The application deadline is August 1, 2011. All companies seeking angel funding or investor mentors should submit a business proposal online at: www.angelventureforum.com/id20.html and click Submit Application.

AVF-D.C. features five months of education and training programs for every applicant that applies. There are no membership fees – only a $150 application fee for companies is required, which includes unlimited access to all AVF education and training sessions, as well as direct feedback from experienced investors. The program formally kicks off July 12, with the AVF Academy, a day-long education, training and networking session that prepares entrepreneurs on how to most effectively find and work with angel investors.

The program culminates with a select number of companies presenting their business plans to accredited private investors on October 18 at the National Press Club in Washington, D.C.

Unique Program

The Angel Venture Forum provides a unique, all-in-one education, networking and training program that screens, prepares and grooms best-of-class entrepreneurs for accredited investors over a five month period prior to the Forum.

Fifty semi-finalists will be selected from an expected pool of 150 company applications by a panel of active angel investors after a day of live presentations by the companies on September 8. Ultimately, 30 companies will be selected and groomed to further present their company and to network at the Angel Venture Forum on October 18.

According to Ryan Meinzer, founder and CEO of PlaySay.com, a language learning technology, AVF provided him with real world guidance on how to court investors. “Working with AVF, I learned investors are interested in traction, the product’s appeal, an experienced team and social proof,” says Meinzer.

“This helped us to effectively scale with the help of trusted advisors.” The company now employs five people, including programmers and a linguistic specialist, product people and metric specialists. One day this month, PlaySay saw more than 500 users sign up for their service.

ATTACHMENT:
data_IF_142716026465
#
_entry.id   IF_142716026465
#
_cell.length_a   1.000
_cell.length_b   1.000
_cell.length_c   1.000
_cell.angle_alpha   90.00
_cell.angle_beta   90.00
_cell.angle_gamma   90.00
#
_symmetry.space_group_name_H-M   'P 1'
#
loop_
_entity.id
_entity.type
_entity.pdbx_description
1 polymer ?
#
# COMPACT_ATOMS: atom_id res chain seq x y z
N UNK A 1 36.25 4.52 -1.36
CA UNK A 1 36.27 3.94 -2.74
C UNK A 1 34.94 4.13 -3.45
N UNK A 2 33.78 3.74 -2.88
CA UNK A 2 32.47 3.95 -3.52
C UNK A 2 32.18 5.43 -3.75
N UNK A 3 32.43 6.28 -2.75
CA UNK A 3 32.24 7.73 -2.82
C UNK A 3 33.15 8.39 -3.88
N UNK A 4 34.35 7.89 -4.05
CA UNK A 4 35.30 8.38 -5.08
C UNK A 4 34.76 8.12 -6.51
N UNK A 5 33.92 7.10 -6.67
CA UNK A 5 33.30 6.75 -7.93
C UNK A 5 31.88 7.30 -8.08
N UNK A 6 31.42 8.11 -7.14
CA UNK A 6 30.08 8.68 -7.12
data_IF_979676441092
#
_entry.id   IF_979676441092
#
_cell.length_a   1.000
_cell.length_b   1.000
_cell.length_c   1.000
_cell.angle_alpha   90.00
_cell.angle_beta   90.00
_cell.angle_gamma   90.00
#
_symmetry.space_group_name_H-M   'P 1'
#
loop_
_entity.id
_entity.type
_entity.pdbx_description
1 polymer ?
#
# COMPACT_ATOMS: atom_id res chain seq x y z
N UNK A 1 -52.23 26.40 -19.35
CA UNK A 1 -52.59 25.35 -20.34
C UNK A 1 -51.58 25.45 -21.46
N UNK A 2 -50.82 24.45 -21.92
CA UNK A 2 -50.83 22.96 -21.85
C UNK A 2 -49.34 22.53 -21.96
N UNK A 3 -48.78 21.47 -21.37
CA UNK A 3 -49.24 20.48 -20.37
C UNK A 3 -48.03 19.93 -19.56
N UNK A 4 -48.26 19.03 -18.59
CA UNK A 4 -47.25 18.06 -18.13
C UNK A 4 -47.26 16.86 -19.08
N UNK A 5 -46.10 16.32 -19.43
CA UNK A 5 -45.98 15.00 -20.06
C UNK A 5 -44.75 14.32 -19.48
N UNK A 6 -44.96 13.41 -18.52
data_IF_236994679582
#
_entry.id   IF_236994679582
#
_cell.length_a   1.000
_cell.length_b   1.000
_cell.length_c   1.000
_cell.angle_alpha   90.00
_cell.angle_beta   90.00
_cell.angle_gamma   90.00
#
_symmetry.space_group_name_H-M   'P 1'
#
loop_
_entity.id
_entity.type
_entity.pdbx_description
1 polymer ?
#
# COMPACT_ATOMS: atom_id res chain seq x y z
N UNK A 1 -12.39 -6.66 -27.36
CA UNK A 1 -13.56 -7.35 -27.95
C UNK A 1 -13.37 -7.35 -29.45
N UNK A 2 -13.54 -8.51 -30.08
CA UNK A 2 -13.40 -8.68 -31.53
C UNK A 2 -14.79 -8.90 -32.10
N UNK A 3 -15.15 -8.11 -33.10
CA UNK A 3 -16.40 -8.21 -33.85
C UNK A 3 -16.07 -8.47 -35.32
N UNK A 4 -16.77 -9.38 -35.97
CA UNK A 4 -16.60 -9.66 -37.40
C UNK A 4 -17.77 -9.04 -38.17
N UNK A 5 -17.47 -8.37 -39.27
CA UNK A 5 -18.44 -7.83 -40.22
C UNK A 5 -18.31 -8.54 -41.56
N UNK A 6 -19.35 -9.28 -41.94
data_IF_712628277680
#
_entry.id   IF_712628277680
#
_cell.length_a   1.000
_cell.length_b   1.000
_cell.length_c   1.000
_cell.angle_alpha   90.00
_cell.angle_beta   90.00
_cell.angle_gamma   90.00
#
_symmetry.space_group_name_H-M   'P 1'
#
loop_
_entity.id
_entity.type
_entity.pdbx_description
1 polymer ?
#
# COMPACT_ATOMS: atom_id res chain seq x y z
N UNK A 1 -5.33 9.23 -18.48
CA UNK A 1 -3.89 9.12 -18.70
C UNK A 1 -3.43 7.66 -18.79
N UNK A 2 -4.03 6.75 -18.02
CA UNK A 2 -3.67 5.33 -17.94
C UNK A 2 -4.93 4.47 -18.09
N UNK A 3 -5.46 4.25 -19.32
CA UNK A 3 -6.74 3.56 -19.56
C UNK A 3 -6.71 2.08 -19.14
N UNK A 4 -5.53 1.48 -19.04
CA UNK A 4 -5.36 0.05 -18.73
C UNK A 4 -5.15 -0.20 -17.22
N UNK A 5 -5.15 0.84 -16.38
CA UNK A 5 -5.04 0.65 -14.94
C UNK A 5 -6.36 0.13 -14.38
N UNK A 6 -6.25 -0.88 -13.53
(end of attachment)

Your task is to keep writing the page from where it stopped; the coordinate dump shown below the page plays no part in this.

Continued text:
Rooted in Success

Valerie Gaydos, angel investor, founder of Capital Growth, and former Director of the Baltimore Technology Council, ran the Angel Venture Fair in Philadelphia (no affiliation) for the past six years, making it one of the most prolific angel venture networking programs on the East Coast. Since its founding in 1998, more than $30 million has been raised by emerging growth companies in first round and follow-on capital.

When asked about her change in venue from Philadelphia to D.C., Gaydos said she was approached by several colleagues in the angel community about bringing her network to Washington D.C.

“It became apparent that nothing like this exists in the greater Washington, D.C. market,” says Gaydos. “There is a robust entrepreneurial ecosystem, many active angel investors groups, several private investors and many valuable supporting organizations, but there is no organization with the scale and scope of resources to bring many of these interest groups together in one place in this sort of way.”

Treating Entrepreneurs with Respect

Growing a start-up into a scalable business takes time, money and resources. While the Internet provides access to a wealth of information, experts who have grown successful companies point out that access to and engagement with professionals who have the experience and expertise to scale a business is critical.

Lenard J. Harac, PhD, a partner of the Angel Venture Forum, and a consultant who shows small businesses how to build successful enterprises, says the value of this program extends well beyond a financial investment,

“There is no shortage of organizations and events designed to help start-ups,” says Harac. “What sets the Angel Venture Forum apart is we provide more than money; We set up entrepreneurs to succeed well after the event ends. We stay with them to make introductions to advisors and strategic partners that not only provide direction, but put the business owner on a glide path for success.”

Fulfilling a Need

“There is definitely a need in this market,” says Alex Castelli, Principal at the Reznick Group in Vienna, VA. “It is still difficult for a start-up to get bank financing. And in most cases, venture capitalists find these companies too small to take an active interest in.”

Castelli points out that entrepreneurs benefit from more than just financing alone. “It’s not just the money; The mentoring by these investors is critical to these companies. Angels are successful entrepreneurs who have been there, done that. They commit themselves to groom and grow these companies who lack the experience.”

Scarcity of deals

“Starting a company is about surviving long enough to be relevant,” says Dean Rutley, a venture capital attorney with Womble Carlyle in Tysons Corner, Va. “Having access to sophisticated, experienced angels who provide insight and advice increases a start-up’s odds of being one of the ‘survivors.’

Statistics suggest a regional start-up group could help spur deal making. According to a PricewaterhouseCoopers/National Venture Capital Association MoneyTree™ report, first quarter 2011 data shows investment deals in start-ups in Maryland dropped from 18 to 16, and the amount of investment fell from $89 to $86 million.

Deals in the District of Columbia inched up from two to three, but the amount of investment plummeted from $26 to $7 million. One bright spot was Northern Virginia, where transactions increased from 12 to 19 and amount of investment increased from $90 to $102 million.